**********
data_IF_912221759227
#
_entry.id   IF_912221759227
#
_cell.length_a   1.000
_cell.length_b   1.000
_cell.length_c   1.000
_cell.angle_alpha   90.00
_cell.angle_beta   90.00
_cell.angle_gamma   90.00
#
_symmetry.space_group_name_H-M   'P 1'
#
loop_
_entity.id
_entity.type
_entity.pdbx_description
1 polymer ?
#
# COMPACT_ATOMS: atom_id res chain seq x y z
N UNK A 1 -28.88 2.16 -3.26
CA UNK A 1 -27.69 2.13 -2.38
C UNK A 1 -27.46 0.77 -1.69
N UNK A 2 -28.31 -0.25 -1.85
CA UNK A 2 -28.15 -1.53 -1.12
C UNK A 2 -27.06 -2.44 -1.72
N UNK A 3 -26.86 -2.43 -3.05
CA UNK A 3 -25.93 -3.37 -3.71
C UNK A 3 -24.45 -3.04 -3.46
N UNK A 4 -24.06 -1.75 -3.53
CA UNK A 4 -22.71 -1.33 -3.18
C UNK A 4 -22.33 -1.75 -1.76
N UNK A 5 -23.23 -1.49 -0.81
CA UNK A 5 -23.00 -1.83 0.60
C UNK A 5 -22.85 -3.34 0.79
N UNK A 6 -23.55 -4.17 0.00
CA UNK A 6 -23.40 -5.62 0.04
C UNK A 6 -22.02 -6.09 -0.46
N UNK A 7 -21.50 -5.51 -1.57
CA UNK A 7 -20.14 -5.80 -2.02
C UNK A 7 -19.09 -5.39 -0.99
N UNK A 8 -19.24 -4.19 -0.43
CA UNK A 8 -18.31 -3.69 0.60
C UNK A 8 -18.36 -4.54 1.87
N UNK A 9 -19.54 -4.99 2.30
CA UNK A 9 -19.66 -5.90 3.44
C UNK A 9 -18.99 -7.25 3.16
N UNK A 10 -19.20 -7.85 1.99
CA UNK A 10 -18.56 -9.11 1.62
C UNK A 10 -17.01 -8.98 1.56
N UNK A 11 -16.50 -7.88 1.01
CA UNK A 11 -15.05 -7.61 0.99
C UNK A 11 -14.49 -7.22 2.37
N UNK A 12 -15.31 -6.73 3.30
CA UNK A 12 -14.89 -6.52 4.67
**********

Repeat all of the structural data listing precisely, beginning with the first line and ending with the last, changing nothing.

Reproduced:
data_IF_912221759227
#
_entry.id   IF_912221759227
#
_cell.length_a   1.000
_cell.length_b   1.000
_cell.length_c   1.000
_cell.angle_alpha   90.00
_cell.angle_beta   90.00
_cell.angle_gamma   90.00
#
_symmetry.space_group_name_H-M   'P 1'
#
loop_
_entity.id
_entity.type
_entity.pdbx_description
1 polymer ?
#
# COMPACT_ATOMS: atom_id res chain seq x y z
N UNK A 1 -28.88 2.16 -3.26
CA UNK A 1 -27.69 2.13 -2.38
C UNK A 1 -27.46 0.77 -1.69
N UNK A 2 -28.31 -0.25 -1.85
CA UNK A 2 -28.15 -1.53 -1.12
C UNK A 2 -27.06 -2.44 -1.72
N UNK A 3 -26.86 -2.43 -3.05
CA UNK A 3 -25.93 -3.37 -3.71
C UNK A 3 -24.45 -3.04 -3.46
N UNK A 4 -24.06 -1.75 -3.53
CA UNK A 4 -22.71 -1.33 -3.18
C UNK A 4 -22.33 -1.75 -1.76
N UNK A 5 -23.23 -1.49 -0.81
CA UNK A 5 -23.00 -1.83 0.60
C UNK A 5 -22.85 -3.34 0.79
N UNK A 6 -23.55 -4.17 0.00
CA UNK A 6 -23.40 -5.62 0.04
C UNK A 6 -22.02 -6.09 -0.46
N UNK A 7 -21.50 -5.51 -1.57
CA UNK A 7 -20.14 -5.80 -2.02
C UNK A 7 -19.09 -5.39 -0.99
N UNK A 8 -19.24 -4.19 -0.43
CA UNK A 8 -18.31 -3.69 0.60
C UNK A 8 -18.36 -4.54 1.87
N UNK A 9 -19.54 -4.99 2.30
CA UNK A 9 -19.66 -5.90 3.44
C UNK A 9 -18.99 -7.25 3.16
N UNK A 10 -19.20 -7.85 1.99
CA UNK A 10 -18.56 -9.11 1.62
C UNK A 10 -17.01 -8.98 1.56
N UNK A 11 -16.50 -7.88 1.01
CA UNK A 11 -15.05 -7.61 0.99
C UNK A 11 -14.49 -7.22 2.37
N UNK A 12 -15.31 -6.73 3.30
CA UNK A 12 -14.89 -6.52 4.67